If the devil is in the details, one hellish issue along the road to normalizing relations between the U.S. and Cuba will be finding a way forward to settle claims by U.S. companies and individuals who lost property in the Cuban revolution more than half a century ago.
After Fidel Castro swept down from the mountains to seize control of the island, the new government, mostly between 1959 and 1961, expropriated the lion’s share of U.S. corporate and personal assets there. That included some two million acres of land, such as sugar fields, plus factories, utility companies, mining operations and docks.
U.S. nationals have about $7 billion in certified claims against the Cuban government, based on proceedings by the Foreign Claims Settlement Commission of the United States, a unit of the Justice Department that is authorized to sort out such matters. The process did not cover properties owned by Cubans who moved to the United States or who still live on the island.
Claimants include Exxon Corp., Texaco, Coca-Cola Co. and Colgate-Palmolive Co., among a host of other U.S. blue chip companies, but they also include many individuals with small grievances, down to the loss of a bicycle.
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“It’s going to be quite an involved process to find a way to settle these claims, because Cuba doesn’t have $7 billion,” said Mauricio Tamargo, a partner at the law firm Poblete Tamargo LLP, who chaired the Foreign Claims Settlement Commission from 2002 to 2010 and more recently began representing some big claimants. “There is going to have to be some creative thinking to settle this debt.’’
Many claimants have died. In the case of companies, some have been acquired or merged into other entities.
After the revolution the U.S. froze Cuban funds in U.S. banks but over the years legal cases won by default because the Cuban government chose not to defend itself in U.S. courts have eaten away at the total.
Meanwhile, the Cuban government has counterclaims against the U.S. for economic damage resulting from the long-running embargo.
Experts agree that if the Obama Administration’s push to restore diplomatic ties is to evolve into an eventual end to the embargo, the claims issue will surely be a part of that process.
The Helms-Burton Act, which lays out terms of the embargo, mandates that such claims must be resolved as an essential condition to resuming full economic and diplomatic relations.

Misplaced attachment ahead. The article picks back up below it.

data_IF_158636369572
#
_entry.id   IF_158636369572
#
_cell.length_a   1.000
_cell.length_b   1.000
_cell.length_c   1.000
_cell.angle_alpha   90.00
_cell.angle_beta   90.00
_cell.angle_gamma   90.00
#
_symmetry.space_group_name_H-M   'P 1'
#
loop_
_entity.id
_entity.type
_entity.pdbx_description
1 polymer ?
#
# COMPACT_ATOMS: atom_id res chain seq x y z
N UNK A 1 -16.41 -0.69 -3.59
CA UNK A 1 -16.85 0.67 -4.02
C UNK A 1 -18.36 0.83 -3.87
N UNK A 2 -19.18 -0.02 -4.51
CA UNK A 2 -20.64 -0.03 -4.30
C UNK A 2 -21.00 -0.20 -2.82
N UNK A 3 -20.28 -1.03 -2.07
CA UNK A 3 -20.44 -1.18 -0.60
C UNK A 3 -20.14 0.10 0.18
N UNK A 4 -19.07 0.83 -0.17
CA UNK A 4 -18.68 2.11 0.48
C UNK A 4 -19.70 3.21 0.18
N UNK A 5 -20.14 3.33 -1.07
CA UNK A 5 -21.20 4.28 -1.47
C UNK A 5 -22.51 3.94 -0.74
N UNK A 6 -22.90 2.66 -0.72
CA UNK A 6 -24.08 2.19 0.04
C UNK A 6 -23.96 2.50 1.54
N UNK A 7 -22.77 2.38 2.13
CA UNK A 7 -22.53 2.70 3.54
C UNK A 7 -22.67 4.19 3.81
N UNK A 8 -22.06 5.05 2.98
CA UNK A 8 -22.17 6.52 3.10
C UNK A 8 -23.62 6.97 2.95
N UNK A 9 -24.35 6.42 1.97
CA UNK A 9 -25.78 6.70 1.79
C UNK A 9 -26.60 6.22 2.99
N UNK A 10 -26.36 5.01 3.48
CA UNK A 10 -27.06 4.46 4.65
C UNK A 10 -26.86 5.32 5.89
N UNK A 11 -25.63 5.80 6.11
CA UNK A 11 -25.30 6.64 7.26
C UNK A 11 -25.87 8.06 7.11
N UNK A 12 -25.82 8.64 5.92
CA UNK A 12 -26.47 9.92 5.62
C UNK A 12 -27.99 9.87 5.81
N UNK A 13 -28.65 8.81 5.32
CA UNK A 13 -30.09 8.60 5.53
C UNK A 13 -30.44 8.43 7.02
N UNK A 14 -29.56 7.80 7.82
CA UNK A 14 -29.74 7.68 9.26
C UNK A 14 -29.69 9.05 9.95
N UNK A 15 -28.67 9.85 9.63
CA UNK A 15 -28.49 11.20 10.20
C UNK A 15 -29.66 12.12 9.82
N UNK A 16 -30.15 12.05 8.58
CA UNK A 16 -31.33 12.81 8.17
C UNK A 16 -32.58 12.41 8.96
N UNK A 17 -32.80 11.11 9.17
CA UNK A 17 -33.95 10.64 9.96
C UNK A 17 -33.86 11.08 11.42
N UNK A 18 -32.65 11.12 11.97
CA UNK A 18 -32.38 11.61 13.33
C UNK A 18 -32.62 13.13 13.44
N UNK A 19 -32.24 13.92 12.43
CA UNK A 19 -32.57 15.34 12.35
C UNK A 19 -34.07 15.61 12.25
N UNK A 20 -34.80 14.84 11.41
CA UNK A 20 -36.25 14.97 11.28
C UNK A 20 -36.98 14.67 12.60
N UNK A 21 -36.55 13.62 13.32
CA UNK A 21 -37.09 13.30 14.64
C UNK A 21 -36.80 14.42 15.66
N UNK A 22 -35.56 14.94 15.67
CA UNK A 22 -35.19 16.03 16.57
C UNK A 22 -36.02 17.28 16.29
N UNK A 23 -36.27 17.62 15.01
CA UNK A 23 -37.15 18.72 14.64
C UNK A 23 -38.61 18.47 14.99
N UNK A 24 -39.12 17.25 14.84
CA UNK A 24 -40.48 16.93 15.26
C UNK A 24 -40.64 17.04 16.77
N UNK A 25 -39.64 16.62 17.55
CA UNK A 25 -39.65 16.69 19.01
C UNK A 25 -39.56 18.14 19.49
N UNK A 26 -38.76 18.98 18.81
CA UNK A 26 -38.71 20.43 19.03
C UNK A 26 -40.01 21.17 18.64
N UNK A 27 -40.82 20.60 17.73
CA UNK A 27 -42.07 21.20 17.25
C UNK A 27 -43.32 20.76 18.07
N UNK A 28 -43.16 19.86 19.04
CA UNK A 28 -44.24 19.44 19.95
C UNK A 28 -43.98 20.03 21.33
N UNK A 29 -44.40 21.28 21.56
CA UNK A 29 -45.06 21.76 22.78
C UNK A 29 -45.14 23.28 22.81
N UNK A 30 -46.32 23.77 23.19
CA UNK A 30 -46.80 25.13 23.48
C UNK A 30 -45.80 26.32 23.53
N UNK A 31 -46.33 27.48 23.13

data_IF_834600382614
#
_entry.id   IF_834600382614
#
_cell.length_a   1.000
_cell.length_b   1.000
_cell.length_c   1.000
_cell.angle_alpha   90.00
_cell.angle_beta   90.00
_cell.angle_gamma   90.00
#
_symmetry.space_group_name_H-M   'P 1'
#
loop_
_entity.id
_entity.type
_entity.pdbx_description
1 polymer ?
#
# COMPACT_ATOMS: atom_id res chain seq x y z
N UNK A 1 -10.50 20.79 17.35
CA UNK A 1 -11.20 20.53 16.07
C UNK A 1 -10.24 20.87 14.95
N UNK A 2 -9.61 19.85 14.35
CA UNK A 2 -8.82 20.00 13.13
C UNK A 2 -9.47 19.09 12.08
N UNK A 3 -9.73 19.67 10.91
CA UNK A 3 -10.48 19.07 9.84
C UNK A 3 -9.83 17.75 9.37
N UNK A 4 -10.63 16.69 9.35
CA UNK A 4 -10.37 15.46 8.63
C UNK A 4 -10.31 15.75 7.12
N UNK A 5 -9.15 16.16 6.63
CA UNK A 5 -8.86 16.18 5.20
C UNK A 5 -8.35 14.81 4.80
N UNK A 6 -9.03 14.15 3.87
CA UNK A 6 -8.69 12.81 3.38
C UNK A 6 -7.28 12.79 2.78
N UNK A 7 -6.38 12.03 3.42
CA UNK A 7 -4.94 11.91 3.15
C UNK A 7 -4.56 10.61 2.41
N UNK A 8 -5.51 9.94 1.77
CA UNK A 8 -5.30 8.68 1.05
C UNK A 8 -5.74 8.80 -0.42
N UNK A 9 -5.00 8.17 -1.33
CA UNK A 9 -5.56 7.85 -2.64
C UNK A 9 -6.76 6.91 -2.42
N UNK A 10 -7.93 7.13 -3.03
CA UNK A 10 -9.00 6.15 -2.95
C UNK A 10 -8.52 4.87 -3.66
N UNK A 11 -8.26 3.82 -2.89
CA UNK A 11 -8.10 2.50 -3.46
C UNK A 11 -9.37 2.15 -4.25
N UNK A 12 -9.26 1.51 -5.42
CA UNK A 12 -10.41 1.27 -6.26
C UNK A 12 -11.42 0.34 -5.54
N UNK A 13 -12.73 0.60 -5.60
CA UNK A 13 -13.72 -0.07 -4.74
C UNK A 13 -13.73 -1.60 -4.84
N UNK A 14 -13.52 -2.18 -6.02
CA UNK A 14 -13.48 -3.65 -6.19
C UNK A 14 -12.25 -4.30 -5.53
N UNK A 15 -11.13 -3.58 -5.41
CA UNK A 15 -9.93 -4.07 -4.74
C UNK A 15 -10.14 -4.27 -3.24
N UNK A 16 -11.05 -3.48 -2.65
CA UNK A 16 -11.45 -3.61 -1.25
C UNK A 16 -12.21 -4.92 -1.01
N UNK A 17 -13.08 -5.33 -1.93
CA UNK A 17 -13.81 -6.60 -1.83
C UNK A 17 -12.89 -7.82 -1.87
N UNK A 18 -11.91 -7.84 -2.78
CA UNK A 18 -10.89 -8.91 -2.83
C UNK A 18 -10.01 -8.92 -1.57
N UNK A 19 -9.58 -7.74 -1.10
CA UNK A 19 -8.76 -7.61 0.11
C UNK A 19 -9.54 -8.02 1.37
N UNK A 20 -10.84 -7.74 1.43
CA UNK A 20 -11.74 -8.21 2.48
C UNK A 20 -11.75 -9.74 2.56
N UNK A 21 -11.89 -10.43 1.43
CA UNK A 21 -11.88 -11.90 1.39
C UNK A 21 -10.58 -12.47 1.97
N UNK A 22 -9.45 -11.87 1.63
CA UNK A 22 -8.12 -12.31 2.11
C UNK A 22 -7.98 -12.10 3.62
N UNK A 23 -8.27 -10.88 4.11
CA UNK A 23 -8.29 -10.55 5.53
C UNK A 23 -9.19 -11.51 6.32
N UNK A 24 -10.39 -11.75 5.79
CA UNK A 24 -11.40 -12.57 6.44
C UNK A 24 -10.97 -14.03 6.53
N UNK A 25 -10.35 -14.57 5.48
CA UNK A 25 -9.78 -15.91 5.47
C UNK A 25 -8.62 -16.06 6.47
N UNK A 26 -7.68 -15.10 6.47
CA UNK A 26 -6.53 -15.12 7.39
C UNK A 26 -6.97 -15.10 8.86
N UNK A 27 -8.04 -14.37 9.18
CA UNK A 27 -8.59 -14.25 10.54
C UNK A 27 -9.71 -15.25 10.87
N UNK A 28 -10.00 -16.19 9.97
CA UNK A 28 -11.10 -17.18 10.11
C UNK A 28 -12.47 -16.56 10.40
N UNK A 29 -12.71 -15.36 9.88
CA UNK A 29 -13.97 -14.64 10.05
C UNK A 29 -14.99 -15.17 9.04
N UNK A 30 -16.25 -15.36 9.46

But it remains to be seen how and when the two governments will broach that issue in the wake of the historic moves this week.
“Before we would get to the kind of relations we have with, say, China, the claims issue will have to be dealt with one way or another,” said Patrick J. Borchers, director and professor of law at the Werner Institute at Creighton University in Omaha, Neb., who led a 2007 study on Cuban claims.
Roberta Jacobson, U.S. assistant secretary of state for western hemisphere affairs, referred in passing to the claims issue in a briefing with reporters Thursday. She said the issue would have to be addressed, but suggested the timing would likely be after diplomatic ties are resumed.
In sketching out the process ahead, Jacobson said representatives of the two governments will begin soon to work out details so that the U.S. can transition to having an embassy on the island.
“But there are other things that need to be agreed upon that have always been part of the discussion of diplomatic relations with Cuba, such as registered claims against the Cuban government,” Jacobson said. She added: “We do not believe those things would be resolved before diplomatic relations would be restored, but we do believe that they would be part of the conversation.”
The Foreign Claims Settlement Commission, established in 1964, has certified 5,913 claims, according to Timothy Ashby, a Florida attorney now based in London who also has worked extensively on the issue. The commission completed its initial process in 1972, then added two additional claims in 2005.
The claims originally amounted to $1.7 billion, but soared in value to about $7 billion based on 6 percent simple interest per year.
Cuba has already settled claims with a variety of countries, such as Spain, Canada, France and Switzerland, concerning expropriation of assets.
Over the years, a variety of ideas have been put forth on how to settle the massive dispute with U.S. firms and citizens.
In 2006, Ashby, who was then based in Miami, helped create a company that set out to acquire certified claims at a discount with the goal of swapping the debt for equity. Ashby said the Cuban government “was willing to do equity and other joint ventures,” in exchange for satisfying debt.
But the effort, he said, was thwarted by the President George W. Bush’s administration, which said the process required a license from the Treasury Department’s Office of Foreign Assets Control, which was never issued.
“It was Catch 22,” Ashby said. “They shut us down by setting a licensing requirement, and the company went dormant.’’
Borchers, the Creighton law professor, said among the options for settling claims would be providing the claimants with economic opportunities on the island, such as development rights or tax-free zones in lieu of cash.
“The big practical problem is Cuba certainly does not have hard currency to pay any substantive portion of these claims,” Borchers said.
Promoting economic development, he said, “would help lift the Cuban economy and help Cuban people.”